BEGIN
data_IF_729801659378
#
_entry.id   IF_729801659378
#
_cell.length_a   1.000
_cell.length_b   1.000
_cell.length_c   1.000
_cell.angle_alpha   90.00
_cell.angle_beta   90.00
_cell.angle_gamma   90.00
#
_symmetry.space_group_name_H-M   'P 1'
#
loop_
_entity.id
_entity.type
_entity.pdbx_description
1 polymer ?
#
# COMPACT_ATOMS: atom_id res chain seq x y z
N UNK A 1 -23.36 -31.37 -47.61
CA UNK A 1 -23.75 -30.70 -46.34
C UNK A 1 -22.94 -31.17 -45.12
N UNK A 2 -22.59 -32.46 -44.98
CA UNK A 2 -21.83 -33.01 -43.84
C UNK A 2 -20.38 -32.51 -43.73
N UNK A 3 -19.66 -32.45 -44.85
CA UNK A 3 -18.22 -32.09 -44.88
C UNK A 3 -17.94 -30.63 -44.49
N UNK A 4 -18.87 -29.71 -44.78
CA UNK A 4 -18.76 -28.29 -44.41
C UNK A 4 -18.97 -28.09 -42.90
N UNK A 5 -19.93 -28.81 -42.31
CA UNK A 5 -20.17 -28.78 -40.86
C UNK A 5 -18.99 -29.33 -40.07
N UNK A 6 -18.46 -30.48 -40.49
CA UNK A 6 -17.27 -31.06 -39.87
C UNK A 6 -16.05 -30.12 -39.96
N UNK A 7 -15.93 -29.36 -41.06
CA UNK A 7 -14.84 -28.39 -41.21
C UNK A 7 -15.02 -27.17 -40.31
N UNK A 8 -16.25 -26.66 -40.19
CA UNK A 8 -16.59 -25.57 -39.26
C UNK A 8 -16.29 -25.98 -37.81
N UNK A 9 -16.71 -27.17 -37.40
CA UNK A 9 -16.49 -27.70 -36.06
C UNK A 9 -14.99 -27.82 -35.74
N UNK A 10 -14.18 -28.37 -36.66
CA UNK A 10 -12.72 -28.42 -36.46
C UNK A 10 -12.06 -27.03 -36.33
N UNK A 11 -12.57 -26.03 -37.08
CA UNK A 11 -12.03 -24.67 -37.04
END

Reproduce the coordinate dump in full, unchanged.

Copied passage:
data_IF_729801659378
#
_entry.id   IF_729801659378
#
_cell.length_a   1.000
_cell.length_b   1.000
_cell.length_c   1.000
_cell.angle_alpha   90.00
_cell.angle_beta   90.00
_cell.angle_gamma   90.00
#
_symmetry.space_group_name_H-M   'P 1'
#
loop_
_entity.id
_entity.type
_entity.pdbx_description
1 polymer ?
#
# COMPACT_ATOMS: atom_id res chain seq x y z
N UNK A 1 -23.36 -31.37 -47.61
CA UNK A 1 -23.75 -30.70 -46.34
C UNK A 1 -22.94 -31.17 -45.12
N UNK A 2 -22.59 -32.46 -44.98
CA UNK A 2 -21.83 -33.01 -43.84
C UNK A 2 -20.38 -32.51 -43.73
N UNK A 3 -19.66 -32.45 -44.85
CA UNK A 3 -18.22 -32.09 -44.88
C UNK A 3 -17.94 -30.63 -44.49
N UNK A 4 -18.87 -29.71 -44.78
CA UNK A 4 -18.76 -28.29 -44.41
C UNK A 4 -18.97 -28.09 -42.90
N UNK A 5 -19.93 -28.81 -42.31
CA UNK A 5 -20.17 -28.78 -40.86
C UNK A 5 -18.99 -29.33 -40.07
N UNK A 6 -18.46 -30.48 -40.49
CA UNK A 6 -17.27 -31.06 -39.87
C UNK A 6 -16.05 -30.12 -39.96
N UNK A 7 -15.93 -29.36 -41.06
CA UNK A 7 -14.84 -28.39 -41.21
C UNK A 7 -15.02 -27.17 -40.31
N UNK A 8 -16.25 -26.66 -40.19
CA UNK A 8 -16.59 -25.57 -39.26
C UNK A 8 -16.29 -25.98 -37.81
N UNK A 9 -16.71 -27.17 -37.40
CA UNK A 9 -16.49 -27.70 -36.06
C UNK A 9 -14.99 -27.82 -35.74
N UNK A 10 -14.18 -28.37 -36.66
CA UNK A 10 -12.72 -28.42 -36.46
C UNK A 10 -12.06 -27.03 -36.33
N UNK A 11 -12.57 -26.03 -37.08
CA UNK A 11 -12.03 -24.67 -37.04